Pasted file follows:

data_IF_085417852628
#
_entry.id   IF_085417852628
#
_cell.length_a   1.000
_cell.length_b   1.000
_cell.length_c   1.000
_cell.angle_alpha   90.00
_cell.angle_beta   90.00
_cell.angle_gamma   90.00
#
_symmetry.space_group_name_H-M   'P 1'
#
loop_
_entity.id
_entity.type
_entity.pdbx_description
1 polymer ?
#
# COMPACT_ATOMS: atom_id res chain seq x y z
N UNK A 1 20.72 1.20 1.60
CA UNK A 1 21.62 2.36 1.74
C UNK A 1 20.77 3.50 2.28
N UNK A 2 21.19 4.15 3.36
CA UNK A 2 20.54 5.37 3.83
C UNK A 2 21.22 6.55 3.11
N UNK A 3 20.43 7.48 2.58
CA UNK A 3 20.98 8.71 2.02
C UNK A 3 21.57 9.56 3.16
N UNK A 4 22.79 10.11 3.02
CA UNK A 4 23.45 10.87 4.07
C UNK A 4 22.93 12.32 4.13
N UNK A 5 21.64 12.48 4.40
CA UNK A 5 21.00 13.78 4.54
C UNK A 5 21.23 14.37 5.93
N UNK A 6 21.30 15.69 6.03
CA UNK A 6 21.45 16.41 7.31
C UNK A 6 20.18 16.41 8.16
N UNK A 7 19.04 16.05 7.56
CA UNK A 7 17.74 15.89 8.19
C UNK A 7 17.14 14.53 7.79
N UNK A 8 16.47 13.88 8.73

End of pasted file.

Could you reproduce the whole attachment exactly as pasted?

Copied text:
data_IF_085417852628
#
_entry.id   IF_085417852628
#
_cell.length_a   1.000
_cell.length_b   1.000
_cell.length_c   1.000
_cell.angle_alpha   90.00
_cell.angle_beta   90.00
_cell.angle_gamma   90.00
#
_symmetry.space_group_name_H-M   'P 1'
#
loop_
_entity.id
_entity.type
_entity.pdbx_description
1 polymer ?
#
# COMPACT_ATOMS: atom_id res chain seq x y z
N UNK A 1 20.72 1.20 1.60
CA UNK A 1 21.62 2.36 1.74
C UNK A 1 20.77 3.50 2.28
N UNK A 2 21.19 4.15 3.36
CA UNK A 2 20.54 5.37 3.83
C UNK A 2 21.22 6.55 3.11
N UNK A 3 20.43 7.48 2.58
CA UNK A 3 20.98 8.71 2.02
C UNK A 3 21.57 9.56 3.16
N UNK A 4 22.79 10.11 3.02
CA UNK A 4 23.45 10.87 4.07
C UNK A 4 22.93 12.32 4.13
N UNK A 5 21.64 12.48 4.40
CA UNK A 5 21.00 13.78 4.54
C UNK A 5 21.23 14.37 5.93
N UNK A 6 21.30 15.69 6.03
CA UNK A 6 21.45 16.41 7.31
C UNK A 6 20.18 16.41 8.16
N UNK A 7 19.04 16.05 7.56
CA UNK A 7 17.74 15.89 8.19
C UNK A 7 17.14 14.53 7.79
N UNK A 8 16.47 13.88 8.73